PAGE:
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"Pello Irazu: Fragments and Sleepers"
2003-11-17 until 2004-02-22
Artium - Basque Museum of Contemporary Art
ARTIUM, Basque Centre-Museum of Contemporary Art, presents the exhibition Pello Irazu. Fragmentos y Durmientes (Fragments and Sleepers), in which this Gipuzkoa-based artist exhibits his most recent work. Created specifically for this Museum, Fragmentos y Durmientes consists of several series of drawings (paint and adhesive tape on paper), two large murals painted directly on the walls of the gallery and two sculptures, one of them of large proportion. In this exhibition, Irazu delves into a line of work which revolves around the relationship of the individual with architectural spaces and day-to-day objects.
Pello Irazu is considered to be one of the key figures in the renovation which began in Basque and Spanish sculpture in the eighties, evolving from the proposals of Jorge Oteiza to very personal solutions with a greater social content. In addition to his exhibition at ARTIUM, his work is also present in other collections such as MNCARS, MACBA, the Museum of Contemporary Art of San Diego, or the Ives Klein Foundation in Arizona.
In Fragmentos y Durmientes (Fragments and Sleepers), Pello Irazu presents his most recent production with two sculptures, Erizo and Durmiente, which are formally and conceptually different, and two large murals. Irazu has conceived the exhibition "from a comprehension of architecture", conceiving space as something more than "a mere container to hang things", in order to "mediate between the gallery and the spectator".
The visitor entrance to the exhibition is dominated by two large murals, which are the instrument Irazu uses, precisely, to mediate between the spectator and the gallery. In this first part of the exhibition, Pello Irazu has placed the smallest sculpture, Durmiente, a work whose apparent solidity and unity contrasts with the material with which it is made: painted cardboard, the different parts of which are joined with an iron structure.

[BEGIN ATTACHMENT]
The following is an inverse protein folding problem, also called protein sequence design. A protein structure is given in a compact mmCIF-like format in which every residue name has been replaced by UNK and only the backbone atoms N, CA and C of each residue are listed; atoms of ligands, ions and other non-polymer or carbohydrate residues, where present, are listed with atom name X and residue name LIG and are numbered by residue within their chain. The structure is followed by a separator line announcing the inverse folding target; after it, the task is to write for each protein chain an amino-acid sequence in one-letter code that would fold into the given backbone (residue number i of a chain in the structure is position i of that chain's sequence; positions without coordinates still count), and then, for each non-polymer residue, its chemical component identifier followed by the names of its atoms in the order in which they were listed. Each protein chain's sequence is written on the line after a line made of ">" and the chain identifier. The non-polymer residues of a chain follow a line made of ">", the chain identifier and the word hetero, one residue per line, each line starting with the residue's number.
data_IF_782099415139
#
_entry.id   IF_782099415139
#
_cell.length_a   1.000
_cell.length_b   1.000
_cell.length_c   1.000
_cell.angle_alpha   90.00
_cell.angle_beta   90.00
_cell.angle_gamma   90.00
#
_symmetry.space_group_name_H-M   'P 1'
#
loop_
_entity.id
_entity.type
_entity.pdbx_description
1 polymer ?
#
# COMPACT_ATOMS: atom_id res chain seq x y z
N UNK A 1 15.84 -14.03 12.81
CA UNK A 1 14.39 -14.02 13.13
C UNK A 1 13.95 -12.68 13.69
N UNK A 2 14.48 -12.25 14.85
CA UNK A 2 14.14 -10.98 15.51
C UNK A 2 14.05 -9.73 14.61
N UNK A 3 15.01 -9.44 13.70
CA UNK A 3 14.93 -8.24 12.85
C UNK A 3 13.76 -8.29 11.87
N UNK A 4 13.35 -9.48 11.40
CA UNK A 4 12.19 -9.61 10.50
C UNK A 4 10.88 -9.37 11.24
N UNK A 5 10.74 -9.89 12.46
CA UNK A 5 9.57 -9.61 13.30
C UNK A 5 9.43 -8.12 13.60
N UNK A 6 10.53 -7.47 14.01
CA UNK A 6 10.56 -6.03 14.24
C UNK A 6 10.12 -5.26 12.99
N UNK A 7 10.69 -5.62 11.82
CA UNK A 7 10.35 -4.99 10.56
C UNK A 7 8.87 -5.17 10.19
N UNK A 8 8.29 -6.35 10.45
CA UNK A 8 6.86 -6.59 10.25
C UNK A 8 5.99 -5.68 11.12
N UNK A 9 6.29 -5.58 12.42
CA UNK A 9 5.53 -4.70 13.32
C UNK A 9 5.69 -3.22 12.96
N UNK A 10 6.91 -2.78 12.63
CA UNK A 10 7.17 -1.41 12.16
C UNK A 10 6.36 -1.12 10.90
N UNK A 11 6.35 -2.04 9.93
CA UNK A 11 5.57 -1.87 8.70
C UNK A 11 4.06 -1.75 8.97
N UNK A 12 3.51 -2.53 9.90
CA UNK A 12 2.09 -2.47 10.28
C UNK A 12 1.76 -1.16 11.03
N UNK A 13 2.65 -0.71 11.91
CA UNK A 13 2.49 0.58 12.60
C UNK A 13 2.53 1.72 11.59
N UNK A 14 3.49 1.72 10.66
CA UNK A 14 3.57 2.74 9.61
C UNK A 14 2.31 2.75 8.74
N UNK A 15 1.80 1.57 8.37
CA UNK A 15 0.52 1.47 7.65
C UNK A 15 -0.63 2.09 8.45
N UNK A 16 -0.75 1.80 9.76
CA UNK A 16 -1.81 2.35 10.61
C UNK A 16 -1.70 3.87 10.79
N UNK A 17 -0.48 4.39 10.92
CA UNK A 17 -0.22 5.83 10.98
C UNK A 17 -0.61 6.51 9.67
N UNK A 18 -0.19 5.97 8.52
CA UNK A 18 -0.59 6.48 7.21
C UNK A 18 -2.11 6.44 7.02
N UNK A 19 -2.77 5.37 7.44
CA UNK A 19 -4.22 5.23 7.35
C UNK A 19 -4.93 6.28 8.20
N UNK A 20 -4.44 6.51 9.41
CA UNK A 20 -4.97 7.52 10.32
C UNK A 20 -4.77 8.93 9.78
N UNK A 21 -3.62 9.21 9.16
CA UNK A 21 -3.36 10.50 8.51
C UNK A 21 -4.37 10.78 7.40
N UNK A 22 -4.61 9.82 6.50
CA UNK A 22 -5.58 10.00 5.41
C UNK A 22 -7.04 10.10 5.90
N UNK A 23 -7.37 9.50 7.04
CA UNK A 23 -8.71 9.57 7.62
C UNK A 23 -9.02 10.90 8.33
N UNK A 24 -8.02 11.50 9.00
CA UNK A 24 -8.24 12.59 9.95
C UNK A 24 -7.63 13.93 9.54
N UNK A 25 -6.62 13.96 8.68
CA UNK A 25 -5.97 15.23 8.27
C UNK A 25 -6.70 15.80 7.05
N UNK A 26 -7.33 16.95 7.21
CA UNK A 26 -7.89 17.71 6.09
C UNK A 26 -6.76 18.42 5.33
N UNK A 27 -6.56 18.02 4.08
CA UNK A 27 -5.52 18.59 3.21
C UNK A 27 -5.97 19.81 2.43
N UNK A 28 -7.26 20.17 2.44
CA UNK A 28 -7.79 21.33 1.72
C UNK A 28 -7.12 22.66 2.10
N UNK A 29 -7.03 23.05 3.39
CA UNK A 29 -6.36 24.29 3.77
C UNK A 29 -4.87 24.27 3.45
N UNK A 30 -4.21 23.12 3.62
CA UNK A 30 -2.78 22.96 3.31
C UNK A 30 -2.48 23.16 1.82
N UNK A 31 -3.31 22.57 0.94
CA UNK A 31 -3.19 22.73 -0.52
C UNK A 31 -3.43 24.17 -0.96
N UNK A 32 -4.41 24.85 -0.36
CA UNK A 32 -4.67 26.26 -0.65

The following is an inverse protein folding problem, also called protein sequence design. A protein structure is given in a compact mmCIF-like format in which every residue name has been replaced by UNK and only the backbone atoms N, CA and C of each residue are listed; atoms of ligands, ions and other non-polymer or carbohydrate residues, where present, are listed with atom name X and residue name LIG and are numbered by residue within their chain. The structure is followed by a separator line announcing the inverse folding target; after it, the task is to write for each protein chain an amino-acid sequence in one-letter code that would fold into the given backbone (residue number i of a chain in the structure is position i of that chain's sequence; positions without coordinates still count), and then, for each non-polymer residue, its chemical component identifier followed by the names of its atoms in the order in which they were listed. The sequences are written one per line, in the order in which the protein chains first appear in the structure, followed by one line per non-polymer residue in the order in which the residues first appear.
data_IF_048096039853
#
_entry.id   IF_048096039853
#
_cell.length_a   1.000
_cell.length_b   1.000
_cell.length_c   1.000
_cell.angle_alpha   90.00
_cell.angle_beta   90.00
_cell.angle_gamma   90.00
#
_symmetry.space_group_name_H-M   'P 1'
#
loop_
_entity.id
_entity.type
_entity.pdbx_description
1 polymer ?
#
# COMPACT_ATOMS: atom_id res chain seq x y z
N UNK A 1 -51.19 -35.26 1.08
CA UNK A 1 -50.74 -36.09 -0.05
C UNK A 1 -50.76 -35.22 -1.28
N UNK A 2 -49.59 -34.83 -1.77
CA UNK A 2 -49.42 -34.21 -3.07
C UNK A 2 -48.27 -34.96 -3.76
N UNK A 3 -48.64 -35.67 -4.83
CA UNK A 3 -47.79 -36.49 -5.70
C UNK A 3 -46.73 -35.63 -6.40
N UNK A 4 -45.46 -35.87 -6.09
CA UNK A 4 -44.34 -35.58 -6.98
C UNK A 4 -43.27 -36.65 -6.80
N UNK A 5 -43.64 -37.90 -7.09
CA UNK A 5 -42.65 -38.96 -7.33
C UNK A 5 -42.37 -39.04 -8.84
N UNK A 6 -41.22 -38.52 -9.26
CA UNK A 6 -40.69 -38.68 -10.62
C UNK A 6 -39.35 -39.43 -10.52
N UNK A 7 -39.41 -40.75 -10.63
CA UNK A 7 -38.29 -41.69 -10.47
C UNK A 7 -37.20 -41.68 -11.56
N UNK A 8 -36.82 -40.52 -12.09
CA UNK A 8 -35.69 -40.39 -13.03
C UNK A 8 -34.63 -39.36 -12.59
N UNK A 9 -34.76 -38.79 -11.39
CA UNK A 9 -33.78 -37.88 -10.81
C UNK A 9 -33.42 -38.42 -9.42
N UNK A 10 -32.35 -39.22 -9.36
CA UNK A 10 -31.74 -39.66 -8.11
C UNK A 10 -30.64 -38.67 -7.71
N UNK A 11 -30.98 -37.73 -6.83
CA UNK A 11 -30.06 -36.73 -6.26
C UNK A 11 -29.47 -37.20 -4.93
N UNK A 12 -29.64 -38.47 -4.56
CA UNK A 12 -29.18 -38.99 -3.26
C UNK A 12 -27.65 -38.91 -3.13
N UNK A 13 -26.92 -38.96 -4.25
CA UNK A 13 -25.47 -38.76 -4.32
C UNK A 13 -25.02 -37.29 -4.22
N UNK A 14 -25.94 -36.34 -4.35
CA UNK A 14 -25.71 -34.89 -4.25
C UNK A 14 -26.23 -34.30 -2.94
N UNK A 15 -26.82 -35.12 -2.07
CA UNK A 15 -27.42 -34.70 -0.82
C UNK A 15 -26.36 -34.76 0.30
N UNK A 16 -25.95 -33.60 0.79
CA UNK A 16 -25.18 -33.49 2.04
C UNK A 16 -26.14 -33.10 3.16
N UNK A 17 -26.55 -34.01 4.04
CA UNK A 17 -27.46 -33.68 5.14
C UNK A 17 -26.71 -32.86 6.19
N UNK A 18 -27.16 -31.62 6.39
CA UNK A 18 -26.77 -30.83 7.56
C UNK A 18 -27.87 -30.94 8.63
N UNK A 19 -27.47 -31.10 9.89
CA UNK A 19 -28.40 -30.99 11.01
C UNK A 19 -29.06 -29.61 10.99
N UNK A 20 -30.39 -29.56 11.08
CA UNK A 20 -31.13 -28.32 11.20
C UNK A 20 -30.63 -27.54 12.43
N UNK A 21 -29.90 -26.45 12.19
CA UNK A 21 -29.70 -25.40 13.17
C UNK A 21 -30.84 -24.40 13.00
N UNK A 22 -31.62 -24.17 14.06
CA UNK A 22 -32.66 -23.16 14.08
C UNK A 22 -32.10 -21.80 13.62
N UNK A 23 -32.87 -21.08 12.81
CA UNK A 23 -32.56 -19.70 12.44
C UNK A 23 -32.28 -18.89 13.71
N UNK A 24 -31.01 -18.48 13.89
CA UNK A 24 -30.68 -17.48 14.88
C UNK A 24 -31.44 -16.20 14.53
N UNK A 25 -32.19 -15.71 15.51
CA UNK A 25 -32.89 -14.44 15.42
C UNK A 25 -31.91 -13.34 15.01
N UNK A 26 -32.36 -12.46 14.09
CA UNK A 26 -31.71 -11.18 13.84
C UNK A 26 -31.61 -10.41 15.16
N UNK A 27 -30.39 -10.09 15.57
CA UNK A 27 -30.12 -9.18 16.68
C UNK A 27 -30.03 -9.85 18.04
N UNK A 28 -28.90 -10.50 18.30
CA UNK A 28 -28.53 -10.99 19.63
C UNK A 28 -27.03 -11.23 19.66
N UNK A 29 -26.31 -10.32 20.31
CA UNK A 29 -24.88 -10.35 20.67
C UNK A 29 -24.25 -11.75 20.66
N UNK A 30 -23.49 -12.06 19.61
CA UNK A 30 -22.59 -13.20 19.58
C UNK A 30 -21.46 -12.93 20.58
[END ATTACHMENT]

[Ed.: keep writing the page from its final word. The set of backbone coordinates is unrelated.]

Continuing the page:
The second sculpture, Erizo, a large, visually-open piece that shows constructivist tendencies, is placed at the end of the gallery, not visible from the entrance. Irazu constructs with wood, iron and adhesive tape (also with the presence of paint) a structure, a sum of shapes whose movement seems to be frozen.
In reality, both sculptures delimit the territory in which Pello Irazu is developing his work today: unity and solidity, on the one hand, and the disintegration of the whole in fragments which are consolidated in a different way.
With regard to his drawings, Pello Irazu presents several recent series (Fragmentos, Erase, Durmientes) whose origins can be traced to several iconographies, images from classical art, newspapers and comics. While the series Durmientes contains clearly figurative drawings, mostly faces with painful expressions, Fragmentos is of a more graphic and constructive nature. With his drawings, Irazu presents lines of investigation which run parallel to his sculptures..
Lastly, the two large murals that face each other on opposite sides of the Lower East Gallery, strike up a dialogue between the exhibition and the Museum whose architecture, beyond being a mere container, becomes a support. Irazu culminates the work developed for this exhibition with both murals, that echo and amplify the group of works on exhibition.
Pello Irazu (Andoain, 1963), who has two pieces in the ARTIUM collection, (Sin título, 1983 and Hablando claro, 1992), is considered to be one of the key figures in the renovation experienced by Basque and Spanish sculpture since the eighties, together with names such as Txomin Badiola and Ángel Bados. In a career spanning more than 20 years, Irazu has organised a large number of exhibitions in Spain, Europe and America. His art is the result of a profound reflection and investigation of the relationship between the individual and architecture, domestic spaces and day-to-day objects, and in developing his artistic style, has been influenced by constructivism, minimalism, conceptual art and pop.
Pello Irazu chooses iron, steel, wood, formica and cardboard, among others, as supports for his sculptures, to which we must add colour, which, apparently, is only an accessory element, but has a determining influence on form and possesses great strength. This versatility is not limited only to the materials but also has an effect on the technique, as shown by his powerful collection of drawings, which, defended as "wall sculptures" or "spatial screens", are used to investigate the same aesthetic questions as three-dimensional pieces.